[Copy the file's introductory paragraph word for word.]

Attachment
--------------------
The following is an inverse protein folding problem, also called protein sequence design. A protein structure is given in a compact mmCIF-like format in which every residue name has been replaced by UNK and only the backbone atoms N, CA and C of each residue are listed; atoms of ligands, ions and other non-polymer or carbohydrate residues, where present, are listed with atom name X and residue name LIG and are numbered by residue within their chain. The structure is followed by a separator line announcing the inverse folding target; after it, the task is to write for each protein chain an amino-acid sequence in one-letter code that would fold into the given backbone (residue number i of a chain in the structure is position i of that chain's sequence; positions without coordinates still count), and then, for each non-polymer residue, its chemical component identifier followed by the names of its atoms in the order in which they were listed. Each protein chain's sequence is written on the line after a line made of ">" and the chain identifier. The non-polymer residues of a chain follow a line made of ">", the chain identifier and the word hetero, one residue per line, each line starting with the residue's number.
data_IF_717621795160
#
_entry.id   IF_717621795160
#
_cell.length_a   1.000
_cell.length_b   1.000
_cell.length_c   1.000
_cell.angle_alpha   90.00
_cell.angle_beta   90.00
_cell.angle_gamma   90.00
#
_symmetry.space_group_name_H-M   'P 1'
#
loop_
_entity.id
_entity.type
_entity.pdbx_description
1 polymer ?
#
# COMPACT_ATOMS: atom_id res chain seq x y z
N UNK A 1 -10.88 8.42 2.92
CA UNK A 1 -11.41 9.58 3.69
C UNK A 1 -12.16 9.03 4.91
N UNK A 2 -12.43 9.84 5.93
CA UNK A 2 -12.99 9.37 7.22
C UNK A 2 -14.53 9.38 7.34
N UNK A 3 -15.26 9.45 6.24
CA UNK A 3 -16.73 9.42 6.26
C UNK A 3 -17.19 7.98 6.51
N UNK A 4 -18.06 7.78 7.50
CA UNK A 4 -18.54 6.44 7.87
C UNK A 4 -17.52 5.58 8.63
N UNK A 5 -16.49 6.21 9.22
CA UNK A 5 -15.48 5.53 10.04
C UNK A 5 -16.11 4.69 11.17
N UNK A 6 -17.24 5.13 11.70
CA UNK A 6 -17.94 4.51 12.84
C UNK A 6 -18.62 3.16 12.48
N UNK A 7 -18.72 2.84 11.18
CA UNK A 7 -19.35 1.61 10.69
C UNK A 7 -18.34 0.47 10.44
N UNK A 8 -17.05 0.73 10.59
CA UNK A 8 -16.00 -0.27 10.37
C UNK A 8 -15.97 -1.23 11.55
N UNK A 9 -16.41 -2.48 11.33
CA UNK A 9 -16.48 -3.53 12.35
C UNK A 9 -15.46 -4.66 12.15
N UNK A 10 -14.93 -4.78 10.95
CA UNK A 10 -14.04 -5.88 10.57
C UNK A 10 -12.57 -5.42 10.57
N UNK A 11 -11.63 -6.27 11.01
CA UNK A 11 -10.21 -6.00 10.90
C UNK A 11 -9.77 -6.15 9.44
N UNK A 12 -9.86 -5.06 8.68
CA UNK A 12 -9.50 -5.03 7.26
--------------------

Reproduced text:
The following is an inverse protein folding problem, also called protein sequence design. A protein structure is given in a compact mmCIF-like format in which every residue name has been replaced by UNK and only the backbone atoms N, CA and C of each residue are listed; atoms of ligands, ions and other non-polymer or carbohydrate residues, where present, are listed with atom name X and residue name LIG and are numbered by residue within their chain. The structure is followed by a separator line announcing the inverse folding target; after it, the task is to write for each protein chain an amino-acid sequence in one-letter code that would fold into the given backbone (residue number i of a chain in the structure is position i of that chain's sequence; positions without coordinates still count), and then, for each non-polymer residue, its chemical component identifier followed by the names of its atoms in the order in which they were listed. Each protein chain's sequence is written on the line after a line made of ">" and the chain identifier. The non-polymer residues of a chain follow a line made of ">", the chain identifier and the word hetero, one residue per line, each line starting with the residue's number.